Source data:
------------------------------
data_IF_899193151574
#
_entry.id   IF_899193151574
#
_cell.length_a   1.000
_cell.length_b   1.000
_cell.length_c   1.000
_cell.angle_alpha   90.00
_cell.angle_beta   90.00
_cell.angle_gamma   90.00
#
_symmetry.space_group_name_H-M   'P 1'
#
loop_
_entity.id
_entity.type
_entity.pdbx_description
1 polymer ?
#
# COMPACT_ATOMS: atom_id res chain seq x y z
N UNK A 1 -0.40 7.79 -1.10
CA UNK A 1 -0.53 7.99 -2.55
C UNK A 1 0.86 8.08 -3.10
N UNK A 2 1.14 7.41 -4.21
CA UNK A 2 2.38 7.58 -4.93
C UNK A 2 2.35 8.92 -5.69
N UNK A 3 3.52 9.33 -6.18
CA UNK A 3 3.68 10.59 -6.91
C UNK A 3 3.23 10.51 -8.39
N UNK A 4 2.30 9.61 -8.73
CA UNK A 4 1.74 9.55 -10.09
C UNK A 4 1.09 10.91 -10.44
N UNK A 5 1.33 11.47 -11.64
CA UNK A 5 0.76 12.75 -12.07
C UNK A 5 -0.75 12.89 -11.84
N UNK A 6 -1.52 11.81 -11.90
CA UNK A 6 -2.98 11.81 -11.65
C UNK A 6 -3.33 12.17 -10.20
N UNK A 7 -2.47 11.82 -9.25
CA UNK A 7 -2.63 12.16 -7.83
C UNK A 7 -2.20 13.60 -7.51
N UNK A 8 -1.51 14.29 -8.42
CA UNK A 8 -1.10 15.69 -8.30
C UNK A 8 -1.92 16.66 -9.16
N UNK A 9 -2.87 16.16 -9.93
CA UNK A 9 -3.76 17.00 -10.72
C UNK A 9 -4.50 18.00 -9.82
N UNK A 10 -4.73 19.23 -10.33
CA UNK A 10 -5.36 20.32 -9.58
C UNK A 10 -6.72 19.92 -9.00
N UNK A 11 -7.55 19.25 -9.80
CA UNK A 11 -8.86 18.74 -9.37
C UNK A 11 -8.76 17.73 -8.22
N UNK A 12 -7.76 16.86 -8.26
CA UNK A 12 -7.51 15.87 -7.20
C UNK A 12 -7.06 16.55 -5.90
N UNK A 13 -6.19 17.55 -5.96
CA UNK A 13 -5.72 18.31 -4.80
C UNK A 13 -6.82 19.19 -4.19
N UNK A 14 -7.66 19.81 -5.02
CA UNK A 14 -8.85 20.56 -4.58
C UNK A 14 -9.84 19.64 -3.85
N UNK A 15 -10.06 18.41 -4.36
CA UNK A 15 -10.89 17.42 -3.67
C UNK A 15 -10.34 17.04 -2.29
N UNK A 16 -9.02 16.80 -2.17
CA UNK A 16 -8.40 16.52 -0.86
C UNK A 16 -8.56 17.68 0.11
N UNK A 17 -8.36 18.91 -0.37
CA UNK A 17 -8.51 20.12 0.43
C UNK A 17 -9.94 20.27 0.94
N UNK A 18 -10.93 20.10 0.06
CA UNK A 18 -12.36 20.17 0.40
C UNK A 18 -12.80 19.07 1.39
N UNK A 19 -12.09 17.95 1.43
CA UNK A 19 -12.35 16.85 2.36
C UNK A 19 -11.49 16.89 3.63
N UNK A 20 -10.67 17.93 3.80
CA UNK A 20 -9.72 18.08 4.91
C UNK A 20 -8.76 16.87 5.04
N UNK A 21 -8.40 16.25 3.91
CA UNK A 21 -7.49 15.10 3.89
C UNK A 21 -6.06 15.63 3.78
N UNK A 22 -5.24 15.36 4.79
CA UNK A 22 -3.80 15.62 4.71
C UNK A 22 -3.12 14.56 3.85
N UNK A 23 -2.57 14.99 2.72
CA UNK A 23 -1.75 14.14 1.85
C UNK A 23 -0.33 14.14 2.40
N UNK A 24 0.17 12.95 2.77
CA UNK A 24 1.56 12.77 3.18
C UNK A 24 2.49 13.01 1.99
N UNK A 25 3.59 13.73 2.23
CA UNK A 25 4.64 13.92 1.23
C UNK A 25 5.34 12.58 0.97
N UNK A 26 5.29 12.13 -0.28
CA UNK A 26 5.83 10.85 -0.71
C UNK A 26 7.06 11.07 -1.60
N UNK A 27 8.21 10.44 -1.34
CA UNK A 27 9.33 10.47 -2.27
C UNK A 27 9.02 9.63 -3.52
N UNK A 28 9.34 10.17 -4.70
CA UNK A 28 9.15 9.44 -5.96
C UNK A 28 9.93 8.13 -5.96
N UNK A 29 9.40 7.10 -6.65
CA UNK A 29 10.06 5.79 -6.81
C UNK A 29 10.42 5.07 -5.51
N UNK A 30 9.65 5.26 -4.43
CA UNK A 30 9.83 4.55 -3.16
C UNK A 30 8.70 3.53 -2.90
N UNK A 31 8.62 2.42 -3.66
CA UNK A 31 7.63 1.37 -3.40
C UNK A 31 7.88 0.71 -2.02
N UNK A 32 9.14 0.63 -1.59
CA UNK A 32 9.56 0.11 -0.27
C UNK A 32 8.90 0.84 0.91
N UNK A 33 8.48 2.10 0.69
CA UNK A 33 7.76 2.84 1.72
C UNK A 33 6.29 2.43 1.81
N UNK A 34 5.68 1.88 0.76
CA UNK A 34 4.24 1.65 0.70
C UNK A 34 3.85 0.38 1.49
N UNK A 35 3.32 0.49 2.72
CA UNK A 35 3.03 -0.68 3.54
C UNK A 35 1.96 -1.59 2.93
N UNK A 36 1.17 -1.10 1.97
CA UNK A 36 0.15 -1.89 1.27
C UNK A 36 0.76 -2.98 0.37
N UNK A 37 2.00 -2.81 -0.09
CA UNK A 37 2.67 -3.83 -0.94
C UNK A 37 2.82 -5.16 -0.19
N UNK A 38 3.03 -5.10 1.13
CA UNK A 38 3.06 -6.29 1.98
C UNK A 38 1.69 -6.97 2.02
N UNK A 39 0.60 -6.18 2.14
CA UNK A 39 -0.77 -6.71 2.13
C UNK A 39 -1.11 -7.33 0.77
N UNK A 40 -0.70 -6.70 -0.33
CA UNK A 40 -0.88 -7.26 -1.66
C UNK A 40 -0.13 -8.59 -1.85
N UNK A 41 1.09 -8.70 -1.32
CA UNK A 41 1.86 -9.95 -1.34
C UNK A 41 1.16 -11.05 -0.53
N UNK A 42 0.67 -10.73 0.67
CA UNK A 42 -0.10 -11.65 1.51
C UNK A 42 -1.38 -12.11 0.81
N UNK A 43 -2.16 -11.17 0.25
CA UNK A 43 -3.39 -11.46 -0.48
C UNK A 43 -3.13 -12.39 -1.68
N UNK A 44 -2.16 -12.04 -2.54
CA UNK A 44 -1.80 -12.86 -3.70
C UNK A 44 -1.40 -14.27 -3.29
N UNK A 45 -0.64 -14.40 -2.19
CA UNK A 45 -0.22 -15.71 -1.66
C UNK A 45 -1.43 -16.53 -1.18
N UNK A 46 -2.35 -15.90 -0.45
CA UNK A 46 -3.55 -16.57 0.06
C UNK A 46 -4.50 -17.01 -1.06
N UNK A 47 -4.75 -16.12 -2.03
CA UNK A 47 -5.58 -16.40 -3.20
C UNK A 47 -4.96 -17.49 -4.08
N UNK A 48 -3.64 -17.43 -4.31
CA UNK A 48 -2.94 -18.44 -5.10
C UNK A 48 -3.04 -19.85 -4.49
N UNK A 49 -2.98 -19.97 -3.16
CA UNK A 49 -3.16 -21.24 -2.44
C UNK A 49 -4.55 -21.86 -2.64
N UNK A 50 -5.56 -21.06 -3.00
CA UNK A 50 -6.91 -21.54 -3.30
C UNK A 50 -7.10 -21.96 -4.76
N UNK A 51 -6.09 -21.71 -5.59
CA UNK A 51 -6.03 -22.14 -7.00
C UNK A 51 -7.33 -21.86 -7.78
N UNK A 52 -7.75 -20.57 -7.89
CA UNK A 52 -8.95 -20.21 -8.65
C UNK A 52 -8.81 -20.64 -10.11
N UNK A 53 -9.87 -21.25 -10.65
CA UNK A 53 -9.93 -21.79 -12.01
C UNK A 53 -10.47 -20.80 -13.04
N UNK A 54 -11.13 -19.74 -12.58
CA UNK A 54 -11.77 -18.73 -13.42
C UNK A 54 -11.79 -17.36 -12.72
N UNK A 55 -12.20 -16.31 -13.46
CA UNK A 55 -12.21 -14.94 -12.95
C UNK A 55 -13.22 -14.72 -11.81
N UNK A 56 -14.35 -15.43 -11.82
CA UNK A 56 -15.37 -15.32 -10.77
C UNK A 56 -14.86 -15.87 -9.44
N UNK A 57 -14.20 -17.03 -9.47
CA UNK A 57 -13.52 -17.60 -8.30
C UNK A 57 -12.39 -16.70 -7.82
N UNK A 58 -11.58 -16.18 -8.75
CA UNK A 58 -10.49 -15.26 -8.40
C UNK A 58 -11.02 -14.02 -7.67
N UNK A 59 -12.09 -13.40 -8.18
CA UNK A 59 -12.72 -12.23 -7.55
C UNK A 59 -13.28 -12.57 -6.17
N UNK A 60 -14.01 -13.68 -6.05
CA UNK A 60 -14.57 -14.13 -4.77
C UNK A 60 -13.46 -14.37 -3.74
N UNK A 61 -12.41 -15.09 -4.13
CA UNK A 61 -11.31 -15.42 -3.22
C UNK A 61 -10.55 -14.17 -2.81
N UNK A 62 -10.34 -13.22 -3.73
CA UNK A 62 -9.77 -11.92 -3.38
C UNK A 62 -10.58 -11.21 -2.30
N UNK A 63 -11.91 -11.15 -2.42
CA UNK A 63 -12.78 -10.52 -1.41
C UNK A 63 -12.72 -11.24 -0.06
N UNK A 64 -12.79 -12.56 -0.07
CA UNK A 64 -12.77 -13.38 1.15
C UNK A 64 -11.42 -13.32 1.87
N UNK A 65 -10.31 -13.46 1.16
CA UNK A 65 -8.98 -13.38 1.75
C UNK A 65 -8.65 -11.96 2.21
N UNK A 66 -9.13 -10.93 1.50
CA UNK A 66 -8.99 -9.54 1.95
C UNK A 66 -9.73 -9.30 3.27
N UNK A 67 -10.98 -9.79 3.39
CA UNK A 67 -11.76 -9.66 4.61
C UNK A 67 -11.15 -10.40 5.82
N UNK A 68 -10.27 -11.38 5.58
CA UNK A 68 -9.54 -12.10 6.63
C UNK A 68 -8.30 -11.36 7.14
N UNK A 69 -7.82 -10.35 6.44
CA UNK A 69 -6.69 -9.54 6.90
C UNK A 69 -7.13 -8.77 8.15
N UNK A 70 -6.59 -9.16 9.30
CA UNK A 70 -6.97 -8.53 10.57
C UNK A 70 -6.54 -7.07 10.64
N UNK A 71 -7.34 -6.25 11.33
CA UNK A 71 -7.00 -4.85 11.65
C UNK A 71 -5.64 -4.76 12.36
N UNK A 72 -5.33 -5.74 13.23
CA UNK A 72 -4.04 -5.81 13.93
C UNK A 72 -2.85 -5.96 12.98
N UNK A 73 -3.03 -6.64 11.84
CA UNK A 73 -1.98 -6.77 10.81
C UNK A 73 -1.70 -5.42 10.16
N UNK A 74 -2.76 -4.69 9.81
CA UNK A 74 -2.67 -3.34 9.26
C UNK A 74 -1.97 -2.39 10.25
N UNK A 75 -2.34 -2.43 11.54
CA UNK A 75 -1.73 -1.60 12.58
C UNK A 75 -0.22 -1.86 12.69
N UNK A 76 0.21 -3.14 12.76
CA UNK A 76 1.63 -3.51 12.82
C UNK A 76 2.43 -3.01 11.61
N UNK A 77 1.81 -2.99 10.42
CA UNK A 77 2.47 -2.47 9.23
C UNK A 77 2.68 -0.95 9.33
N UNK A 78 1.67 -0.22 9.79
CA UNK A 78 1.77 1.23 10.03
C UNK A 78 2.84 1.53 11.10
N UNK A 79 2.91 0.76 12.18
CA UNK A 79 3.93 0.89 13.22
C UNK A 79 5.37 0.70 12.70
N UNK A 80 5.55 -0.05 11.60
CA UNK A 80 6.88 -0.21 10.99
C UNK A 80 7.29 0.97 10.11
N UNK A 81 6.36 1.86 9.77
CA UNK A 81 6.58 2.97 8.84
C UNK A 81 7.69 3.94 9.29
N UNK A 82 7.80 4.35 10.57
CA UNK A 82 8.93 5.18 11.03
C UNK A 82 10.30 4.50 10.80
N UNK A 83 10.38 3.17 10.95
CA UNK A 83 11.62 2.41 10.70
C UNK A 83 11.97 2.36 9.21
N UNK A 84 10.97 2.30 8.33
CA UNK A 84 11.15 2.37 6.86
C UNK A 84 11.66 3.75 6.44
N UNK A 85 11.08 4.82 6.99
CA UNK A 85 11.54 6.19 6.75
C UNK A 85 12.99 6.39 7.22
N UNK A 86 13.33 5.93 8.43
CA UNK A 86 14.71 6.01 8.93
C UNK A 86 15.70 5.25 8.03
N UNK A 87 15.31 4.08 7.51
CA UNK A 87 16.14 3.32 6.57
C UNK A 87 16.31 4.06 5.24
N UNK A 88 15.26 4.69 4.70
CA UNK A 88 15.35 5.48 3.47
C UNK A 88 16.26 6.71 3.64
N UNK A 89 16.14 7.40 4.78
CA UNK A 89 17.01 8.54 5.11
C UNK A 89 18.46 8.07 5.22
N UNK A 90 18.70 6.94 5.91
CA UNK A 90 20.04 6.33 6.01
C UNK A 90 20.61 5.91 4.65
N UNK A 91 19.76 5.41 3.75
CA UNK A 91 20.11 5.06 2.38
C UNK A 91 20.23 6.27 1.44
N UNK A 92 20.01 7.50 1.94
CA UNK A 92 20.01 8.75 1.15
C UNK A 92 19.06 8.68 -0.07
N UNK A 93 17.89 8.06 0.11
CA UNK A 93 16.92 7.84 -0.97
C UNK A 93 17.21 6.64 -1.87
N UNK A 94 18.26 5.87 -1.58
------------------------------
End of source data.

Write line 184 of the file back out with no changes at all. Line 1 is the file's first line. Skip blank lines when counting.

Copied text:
CA UNK A 55 -12.21 -14.94 -12.95